One small correction: I’m not a biographer of Schmitt. I wrote about him as a path into understanding some debates in postwar Europe, but I’m not really interested in Schmitt’s personal biography. 

Here, I’m afraid I again disagree with Chantal Mouffe’s point that politicians have unjustly forgotten the importance of emotions. Of course politics is also about emotions. Obama also mobilized emotions, Willy Brandt mobilized emotions. Ok, maybe Angela Merkel doesn’t mobilize emotions, but in itself nothing follows from these observations. 

The question is which emotions and, less trivally, we cannot analytically neatly divide reason from emotion.

Mouffe likes to rant against Rawls and Habermas as horrible rationalists, but they are not engaged in denying the role of emotions: they are engaged in thought experiments to test our intuitions and help us to theorize. They are not writing political manuals and telling us that, as citizens, we ought to be completely unemotional – this is a total caricature of what these theorists are about.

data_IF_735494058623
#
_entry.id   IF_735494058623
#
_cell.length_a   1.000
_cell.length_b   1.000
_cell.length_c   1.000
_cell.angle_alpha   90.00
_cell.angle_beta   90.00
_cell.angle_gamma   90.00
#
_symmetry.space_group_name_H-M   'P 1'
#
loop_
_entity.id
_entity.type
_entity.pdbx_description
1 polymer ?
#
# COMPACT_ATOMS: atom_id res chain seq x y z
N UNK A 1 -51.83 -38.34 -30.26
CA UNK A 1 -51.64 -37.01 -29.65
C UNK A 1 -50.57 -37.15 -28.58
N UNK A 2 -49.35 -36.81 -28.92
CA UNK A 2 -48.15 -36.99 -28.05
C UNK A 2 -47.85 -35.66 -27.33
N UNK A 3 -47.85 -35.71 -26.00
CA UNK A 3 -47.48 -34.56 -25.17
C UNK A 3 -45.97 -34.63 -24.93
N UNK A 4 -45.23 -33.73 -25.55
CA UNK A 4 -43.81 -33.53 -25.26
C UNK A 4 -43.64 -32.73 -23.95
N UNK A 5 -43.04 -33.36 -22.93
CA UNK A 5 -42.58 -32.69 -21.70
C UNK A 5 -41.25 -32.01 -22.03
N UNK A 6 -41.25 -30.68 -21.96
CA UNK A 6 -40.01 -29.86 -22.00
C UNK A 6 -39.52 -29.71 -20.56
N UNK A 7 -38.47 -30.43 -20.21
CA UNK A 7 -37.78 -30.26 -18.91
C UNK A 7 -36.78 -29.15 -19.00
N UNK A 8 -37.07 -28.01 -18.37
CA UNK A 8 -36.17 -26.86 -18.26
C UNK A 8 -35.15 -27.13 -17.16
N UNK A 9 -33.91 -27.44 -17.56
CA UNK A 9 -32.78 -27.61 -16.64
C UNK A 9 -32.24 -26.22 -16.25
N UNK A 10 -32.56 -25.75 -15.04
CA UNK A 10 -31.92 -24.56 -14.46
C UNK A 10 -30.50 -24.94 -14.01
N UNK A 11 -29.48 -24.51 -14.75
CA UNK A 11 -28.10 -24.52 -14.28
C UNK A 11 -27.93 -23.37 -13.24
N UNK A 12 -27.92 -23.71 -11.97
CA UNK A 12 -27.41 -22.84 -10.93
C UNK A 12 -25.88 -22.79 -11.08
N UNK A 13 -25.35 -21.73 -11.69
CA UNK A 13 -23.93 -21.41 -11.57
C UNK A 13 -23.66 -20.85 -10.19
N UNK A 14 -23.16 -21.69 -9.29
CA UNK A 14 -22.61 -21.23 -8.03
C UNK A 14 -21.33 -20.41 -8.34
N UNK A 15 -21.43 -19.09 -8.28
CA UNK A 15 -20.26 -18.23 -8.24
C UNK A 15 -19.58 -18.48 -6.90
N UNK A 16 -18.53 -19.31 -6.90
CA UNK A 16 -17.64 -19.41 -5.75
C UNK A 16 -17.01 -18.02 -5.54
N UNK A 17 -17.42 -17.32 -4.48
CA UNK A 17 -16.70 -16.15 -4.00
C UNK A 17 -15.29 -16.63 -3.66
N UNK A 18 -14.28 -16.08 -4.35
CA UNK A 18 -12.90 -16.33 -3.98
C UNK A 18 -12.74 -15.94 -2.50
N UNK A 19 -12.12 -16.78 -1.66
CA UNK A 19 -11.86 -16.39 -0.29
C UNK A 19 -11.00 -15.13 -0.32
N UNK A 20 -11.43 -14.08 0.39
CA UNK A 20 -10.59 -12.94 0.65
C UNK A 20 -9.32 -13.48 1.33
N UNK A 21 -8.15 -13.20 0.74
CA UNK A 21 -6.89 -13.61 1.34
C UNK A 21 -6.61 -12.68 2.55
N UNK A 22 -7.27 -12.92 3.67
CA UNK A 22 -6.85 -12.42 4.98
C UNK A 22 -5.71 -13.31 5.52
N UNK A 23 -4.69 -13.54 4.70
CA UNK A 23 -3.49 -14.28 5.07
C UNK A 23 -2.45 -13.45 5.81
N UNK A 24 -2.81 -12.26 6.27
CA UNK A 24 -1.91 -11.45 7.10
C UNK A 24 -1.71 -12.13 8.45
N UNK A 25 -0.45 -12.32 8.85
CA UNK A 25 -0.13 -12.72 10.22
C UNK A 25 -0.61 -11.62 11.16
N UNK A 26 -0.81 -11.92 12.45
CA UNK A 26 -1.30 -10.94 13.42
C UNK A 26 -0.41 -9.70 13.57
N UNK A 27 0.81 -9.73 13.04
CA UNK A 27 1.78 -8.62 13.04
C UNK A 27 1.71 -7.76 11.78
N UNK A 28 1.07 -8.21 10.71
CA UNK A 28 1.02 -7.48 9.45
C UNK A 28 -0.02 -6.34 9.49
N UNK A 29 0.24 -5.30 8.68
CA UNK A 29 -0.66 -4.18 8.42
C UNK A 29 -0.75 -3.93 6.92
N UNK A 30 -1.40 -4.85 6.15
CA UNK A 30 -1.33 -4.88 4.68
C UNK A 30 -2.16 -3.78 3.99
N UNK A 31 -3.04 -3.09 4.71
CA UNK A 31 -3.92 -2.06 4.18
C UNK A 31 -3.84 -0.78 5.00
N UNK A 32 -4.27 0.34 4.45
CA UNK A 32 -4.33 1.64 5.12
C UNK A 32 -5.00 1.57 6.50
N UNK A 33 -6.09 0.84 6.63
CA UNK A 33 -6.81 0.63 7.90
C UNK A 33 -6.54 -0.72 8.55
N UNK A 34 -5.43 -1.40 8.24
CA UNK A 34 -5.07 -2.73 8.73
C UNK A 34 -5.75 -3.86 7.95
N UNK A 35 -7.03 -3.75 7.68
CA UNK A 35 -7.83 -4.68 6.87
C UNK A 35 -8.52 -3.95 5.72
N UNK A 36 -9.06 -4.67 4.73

Furthermore, if you think even only of negative emotions, like anger and fear etc, we’ve known at least since Aristotle that these have a cognitive element, they are not just irrational irruptions coming from nowhere. Somebody is angry because they have a sense that the world is unfair, or that they have been treated unfairly. We can then talk whether that judgment is correct or not, but talking about “emotions” in general is a total dead end, as a theoretical discussion; at the level of politics, given that Chantal Mouffe’s latest book, For a Left Wing Populism, explicitly presents itself as a book of political strategy, party politicians and their staff going to laugh if someone comes to them and says: “You know, emotions are important, too!” Everyone knows that!